Webcast marketing: Pros and cons

The marketing of Webcast services is seen as necessary but also as something

that could produce unwanted results.

For state organizations that provide Webcast services to government

agencies, advertising Webcast programs is something that needs to be done

but is often one of the forgotten aspects of the process, according to Renee

Klosterman, multimedia production manager for Washington's Department of

Information Services.

"One of the lessons we learned is that people won't just happen to find

their way to the Web site where the video is available," she said. "It's

essential that whoever is the responsible agency work with the [government]

customer's publicity people."

Michael Armstrong, the chief information officer for Des Moines, Iowa,

has quickly learned the same lesson since his city began Webcasting in January.

There hasn't been much marketing of the Webcast facility so far, so there

has not been much business.

"We are trying to cross-market now," he said. "We are doing a series

of short videos for the city cable channel, and we are looking for press

opportunities to help get the message out, as well as producing articles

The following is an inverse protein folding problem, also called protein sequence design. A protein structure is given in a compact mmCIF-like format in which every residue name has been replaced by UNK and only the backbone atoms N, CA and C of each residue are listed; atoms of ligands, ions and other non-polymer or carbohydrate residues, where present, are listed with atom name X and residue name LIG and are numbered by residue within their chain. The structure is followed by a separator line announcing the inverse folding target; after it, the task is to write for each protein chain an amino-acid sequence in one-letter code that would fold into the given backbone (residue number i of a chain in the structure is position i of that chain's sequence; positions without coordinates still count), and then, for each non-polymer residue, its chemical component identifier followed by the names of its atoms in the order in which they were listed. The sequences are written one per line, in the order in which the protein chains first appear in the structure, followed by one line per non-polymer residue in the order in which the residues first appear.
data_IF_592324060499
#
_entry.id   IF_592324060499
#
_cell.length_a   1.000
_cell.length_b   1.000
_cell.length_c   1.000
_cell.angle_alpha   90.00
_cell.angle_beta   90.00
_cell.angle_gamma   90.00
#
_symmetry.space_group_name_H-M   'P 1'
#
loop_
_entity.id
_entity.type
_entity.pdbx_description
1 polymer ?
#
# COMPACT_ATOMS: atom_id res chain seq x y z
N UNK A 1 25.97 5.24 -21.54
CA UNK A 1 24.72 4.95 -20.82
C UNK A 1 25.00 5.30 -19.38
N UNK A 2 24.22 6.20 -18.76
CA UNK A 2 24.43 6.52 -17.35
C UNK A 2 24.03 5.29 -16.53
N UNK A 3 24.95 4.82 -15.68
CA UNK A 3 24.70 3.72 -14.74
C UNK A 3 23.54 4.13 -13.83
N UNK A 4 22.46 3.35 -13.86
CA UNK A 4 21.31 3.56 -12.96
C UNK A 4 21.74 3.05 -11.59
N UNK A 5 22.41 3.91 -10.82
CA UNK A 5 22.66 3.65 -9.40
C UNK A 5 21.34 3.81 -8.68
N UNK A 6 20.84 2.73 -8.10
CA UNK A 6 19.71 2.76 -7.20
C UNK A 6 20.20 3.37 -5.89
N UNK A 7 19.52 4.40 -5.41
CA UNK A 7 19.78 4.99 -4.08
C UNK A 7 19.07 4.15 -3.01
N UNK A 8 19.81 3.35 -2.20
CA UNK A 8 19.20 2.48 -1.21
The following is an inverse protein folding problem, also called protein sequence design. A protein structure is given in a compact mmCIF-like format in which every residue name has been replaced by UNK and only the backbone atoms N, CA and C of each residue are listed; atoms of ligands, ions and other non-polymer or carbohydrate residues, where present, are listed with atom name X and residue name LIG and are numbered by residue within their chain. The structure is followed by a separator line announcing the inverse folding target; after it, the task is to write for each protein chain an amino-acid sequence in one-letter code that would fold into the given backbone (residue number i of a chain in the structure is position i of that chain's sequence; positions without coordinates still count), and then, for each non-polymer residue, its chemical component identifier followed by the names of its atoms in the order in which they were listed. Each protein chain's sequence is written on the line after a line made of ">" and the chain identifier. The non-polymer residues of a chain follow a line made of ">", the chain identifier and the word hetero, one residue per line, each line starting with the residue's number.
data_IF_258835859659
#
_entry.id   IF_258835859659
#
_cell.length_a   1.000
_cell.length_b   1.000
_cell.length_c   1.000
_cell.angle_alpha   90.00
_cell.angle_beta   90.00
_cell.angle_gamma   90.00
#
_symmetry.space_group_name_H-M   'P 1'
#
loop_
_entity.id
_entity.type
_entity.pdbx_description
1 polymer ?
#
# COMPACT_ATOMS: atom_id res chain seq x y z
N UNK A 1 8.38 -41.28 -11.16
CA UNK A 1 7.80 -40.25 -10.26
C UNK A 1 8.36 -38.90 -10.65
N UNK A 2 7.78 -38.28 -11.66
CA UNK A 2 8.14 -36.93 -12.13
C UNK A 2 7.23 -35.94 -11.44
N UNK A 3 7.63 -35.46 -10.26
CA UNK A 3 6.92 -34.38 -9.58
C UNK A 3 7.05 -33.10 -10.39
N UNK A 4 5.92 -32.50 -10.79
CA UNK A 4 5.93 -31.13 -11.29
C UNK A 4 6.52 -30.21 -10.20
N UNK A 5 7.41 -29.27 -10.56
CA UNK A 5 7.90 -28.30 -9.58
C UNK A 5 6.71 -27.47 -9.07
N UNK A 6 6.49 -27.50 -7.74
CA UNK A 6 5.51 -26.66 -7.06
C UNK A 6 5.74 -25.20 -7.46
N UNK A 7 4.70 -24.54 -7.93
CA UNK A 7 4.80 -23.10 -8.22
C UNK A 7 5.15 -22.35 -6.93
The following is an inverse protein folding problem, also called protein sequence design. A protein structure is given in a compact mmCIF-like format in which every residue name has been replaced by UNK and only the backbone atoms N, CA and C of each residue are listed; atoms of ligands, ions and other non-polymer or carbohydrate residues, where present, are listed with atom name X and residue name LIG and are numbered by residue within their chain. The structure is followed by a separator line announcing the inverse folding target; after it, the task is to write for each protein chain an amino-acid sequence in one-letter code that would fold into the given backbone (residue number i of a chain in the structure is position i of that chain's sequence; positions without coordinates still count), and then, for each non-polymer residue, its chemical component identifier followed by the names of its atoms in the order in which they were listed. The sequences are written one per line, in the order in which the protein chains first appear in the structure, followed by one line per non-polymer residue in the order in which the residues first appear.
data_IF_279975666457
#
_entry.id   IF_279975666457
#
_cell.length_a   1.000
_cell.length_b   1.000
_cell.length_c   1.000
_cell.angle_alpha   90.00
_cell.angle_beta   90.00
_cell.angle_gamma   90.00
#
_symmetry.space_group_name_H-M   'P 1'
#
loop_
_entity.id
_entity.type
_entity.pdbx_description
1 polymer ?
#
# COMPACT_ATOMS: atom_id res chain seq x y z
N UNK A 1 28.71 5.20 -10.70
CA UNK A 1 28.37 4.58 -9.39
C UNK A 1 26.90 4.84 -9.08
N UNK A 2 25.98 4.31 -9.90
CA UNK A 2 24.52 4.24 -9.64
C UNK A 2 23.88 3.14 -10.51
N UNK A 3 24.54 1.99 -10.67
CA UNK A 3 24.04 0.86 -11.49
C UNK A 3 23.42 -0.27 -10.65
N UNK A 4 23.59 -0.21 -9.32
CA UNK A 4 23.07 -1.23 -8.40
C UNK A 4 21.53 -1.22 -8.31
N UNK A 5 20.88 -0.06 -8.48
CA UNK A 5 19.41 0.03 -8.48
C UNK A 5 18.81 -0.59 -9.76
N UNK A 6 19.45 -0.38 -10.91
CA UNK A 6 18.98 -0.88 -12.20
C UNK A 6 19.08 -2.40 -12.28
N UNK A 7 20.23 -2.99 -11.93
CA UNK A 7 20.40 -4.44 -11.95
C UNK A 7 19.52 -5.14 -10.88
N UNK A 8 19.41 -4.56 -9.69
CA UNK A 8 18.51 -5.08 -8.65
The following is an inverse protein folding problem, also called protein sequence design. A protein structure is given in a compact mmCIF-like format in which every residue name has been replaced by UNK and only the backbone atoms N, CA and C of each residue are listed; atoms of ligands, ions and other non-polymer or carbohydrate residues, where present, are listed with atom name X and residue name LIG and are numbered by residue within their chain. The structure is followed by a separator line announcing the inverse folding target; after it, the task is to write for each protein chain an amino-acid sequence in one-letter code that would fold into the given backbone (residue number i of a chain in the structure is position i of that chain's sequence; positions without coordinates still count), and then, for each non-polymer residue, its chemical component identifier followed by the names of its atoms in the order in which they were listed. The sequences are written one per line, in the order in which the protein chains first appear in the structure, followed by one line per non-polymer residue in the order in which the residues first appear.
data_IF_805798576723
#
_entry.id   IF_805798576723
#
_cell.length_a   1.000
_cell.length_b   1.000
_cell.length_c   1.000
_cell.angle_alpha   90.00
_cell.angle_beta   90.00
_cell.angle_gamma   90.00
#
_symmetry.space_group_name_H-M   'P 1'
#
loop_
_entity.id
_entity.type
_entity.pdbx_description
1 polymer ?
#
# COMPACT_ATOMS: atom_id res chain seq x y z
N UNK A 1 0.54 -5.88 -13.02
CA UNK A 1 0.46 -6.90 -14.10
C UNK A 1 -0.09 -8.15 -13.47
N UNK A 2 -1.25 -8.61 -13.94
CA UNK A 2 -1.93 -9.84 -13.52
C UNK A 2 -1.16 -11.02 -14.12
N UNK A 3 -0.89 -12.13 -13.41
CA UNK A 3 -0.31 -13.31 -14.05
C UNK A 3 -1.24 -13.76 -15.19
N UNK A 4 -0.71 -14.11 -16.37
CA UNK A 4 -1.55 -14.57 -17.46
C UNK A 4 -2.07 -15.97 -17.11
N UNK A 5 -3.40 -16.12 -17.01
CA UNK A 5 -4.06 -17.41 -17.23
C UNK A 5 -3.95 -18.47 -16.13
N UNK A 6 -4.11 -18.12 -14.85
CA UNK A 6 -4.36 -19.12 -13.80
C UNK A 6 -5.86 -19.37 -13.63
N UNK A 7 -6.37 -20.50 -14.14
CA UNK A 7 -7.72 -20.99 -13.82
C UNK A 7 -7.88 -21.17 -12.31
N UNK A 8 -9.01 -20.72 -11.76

for our own newsletters. And we'll take advantage of message stuffers with

things such as water bills."

However, not everyone wants to be so aggressive. Cupertino, for one,

is worried about the bandwidth available for Webcasting and what might happen

if demand suddenly explodes because of advertising. The city has 60 simultaneous

video streams available and will be upgrading to 500 streams in the summer.

"We want to be modest about how we introduce Webcasting and get feedback,"

said Pete Coglianese, program director for the City Channel. "Once we evolve

and have more bandwidth, then we'll see what we can do."

Robinson is a freelance journalist based in Portland, Ore. He can be reached

at [email protected]

About the Author

Brian Robinson is a freelance writer based in Portland, Ore.

Featured

  • Defense
    Soldiers from the Old Guard test the second iteration of the Integrated Visual Augmentation System (IVAS) capability set during an exercise at Fort Belvoir, VA in Fall 2019. Photo by Courtney Bacon

    IVAS and the future of defense acquisition

    The Army’s Integrated Visual Augmentation System has been in the works for years, but the potentially multibillion deal could mark a paradigm shift in how the Defense Department buys and leverages technology.

  • Cybersecurity
    Deputy Secretary of Homeland Security Alejandro Mayorkas  (U.S. Coast Guard photo by Petty Officer 3rd Class Lora Ratliff)

    Mayorkas announces cyber 'sprints' on ransomware, ICS, workforce

    The Homeland Security secretary announced a series of focused efforts to address issues around ransomware, critical infrastructure and the agency's workforce that will all be launched in the coming weeks.

Stay Connected